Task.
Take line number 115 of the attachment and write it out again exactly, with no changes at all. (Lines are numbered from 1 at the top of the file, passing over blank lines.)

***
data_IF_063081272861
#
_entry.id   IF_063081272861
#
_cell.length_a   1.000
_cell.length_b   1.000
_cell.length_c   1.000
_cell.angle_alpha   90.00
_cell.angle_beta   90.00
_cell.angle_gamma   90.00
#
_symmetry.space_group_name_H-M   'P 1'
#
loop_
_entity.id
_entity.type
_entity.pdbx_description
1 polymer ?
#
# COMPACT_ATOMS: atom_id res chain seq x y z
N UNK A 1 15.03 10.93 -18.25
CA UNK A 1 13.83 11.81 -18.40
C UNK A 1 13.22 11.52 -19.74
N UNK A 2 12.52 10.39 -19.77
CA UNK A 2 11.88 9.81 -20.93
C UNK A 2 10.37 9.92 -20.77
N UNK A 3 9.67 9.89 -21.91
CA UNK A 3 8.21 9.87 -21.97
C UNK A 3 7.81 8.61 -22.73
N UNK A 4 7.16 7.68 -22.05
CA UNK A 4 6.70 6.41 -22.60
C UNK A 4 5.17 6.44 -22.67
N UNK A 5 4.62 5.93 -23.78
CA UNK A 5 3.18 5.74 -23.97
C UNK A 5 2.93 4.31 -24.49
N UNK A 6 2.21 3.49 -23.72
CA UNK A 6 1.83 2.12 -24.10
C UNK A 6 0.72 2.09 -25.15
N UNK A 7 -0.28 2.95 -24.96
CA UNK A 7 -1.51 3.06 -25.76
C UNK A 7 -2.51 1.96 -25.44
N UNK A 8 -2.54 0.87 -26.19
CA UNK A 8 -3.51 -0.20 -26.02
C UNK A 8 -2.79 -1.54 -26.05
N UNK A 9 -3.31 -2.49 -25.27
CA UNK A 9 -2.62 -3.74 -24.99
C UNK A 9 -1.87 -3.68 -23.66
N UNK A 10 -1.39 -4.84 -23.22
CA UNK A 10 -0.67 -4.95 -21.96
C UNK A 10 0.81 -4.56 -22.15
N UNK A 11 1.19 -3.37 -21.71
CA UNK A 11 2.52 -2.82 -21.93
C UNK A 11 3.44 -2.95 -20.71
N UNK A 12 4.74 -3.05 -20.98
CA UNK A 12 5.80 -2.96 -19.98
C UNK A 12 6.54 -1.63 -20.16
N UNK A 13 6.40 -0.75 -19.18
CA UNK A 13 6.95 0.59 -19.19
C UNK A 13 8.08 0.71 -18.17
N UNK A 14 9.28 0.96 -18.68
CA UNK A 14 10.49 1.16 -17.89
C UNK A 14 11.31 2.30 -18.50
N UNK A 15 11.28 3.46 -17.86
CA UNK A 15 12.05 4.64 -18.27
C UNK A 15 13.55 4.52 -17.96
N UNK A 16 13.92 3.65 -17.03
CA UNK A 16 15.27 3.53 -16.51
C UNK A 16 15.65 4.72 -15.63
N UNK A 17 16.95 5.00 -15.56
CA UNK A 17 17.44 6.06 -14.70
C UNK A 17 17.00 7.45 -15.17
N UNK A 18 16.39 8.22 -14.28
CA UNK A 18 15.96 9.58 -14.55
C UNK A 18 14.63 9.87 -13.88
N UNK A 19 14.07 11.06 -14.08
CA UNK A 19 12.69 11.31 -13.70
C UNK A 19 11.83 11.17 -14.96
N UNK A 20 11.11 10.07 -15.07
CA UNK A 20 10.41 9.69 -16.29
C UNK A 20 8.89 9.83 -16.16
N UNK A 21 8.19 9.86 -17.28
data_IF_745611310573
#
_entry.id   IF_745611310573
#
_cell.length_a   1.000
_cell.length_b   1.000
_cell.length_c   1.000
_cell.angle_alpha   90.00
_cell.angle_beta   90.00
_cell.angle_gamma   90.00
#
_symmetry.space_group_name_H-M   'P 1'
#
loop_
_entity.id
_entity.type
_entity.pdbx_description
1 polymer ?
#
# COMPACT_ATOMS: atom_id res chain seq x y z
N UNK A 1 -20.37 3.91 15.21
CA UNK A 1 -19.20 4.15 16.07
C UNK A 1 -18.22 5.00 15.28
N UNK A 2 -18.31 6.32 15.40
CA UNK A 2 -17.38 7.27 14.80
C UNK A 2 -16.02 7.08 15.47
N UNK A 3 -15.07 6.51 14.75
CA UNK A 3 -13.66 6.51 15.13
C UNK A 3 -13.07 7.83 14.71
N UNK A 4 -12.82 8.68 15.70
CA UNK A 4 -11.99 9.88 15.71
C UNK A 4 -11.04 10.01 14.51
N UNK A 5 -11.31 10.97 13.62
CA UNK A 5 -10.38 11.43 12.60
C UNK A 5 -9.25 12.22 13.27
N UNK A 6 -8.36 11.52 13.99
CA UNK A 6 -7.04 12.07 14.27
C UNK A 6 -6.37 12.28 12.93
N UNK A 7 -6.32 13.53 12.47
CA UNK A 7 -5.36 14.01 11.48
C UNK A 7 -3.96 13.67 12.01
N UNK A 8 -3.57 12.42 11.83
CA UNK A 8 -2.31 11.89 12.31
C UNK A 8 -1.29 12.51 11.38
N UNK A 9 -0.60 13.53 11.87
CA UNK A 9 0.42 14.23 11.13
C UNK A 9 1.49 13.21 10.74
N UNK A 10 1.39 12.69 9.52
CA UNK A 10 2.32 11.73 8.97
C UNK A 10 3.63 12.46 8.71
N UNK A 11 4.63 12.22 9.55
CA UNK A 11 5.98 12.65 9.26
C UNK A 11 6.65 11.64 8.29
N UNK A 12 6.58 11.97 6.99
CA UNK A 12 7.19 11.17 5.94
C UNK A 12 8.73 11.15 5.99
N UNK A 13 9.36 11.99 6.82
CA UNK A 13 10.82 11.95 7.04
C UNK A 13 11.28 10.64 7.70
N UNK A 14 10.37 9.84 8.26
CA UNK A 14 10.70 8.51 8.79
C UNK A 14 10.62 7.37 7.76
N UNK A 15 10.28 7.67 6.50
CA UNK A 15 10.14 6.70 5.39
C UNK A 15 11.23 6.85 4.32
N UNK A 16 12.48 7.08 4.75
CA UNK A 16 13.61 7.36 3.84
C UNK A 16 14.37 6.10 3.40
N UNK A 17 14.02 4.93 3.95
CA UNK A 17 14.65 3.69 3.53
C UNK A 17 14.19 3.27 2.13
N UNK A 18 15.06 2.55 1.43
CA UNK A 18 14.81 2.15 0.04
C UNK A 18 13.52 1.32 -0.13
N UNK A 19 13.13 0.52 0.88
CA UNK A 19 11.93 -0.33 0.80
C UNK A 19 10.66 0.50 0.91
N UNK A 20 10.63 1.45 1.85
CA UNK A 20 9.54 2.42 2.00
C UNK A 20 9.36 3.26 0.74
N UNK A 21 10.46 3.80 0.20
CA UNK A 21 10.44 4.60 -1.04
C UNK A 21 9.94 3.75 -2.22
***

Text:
CA UNK A 5 -10.38 11.43 12.60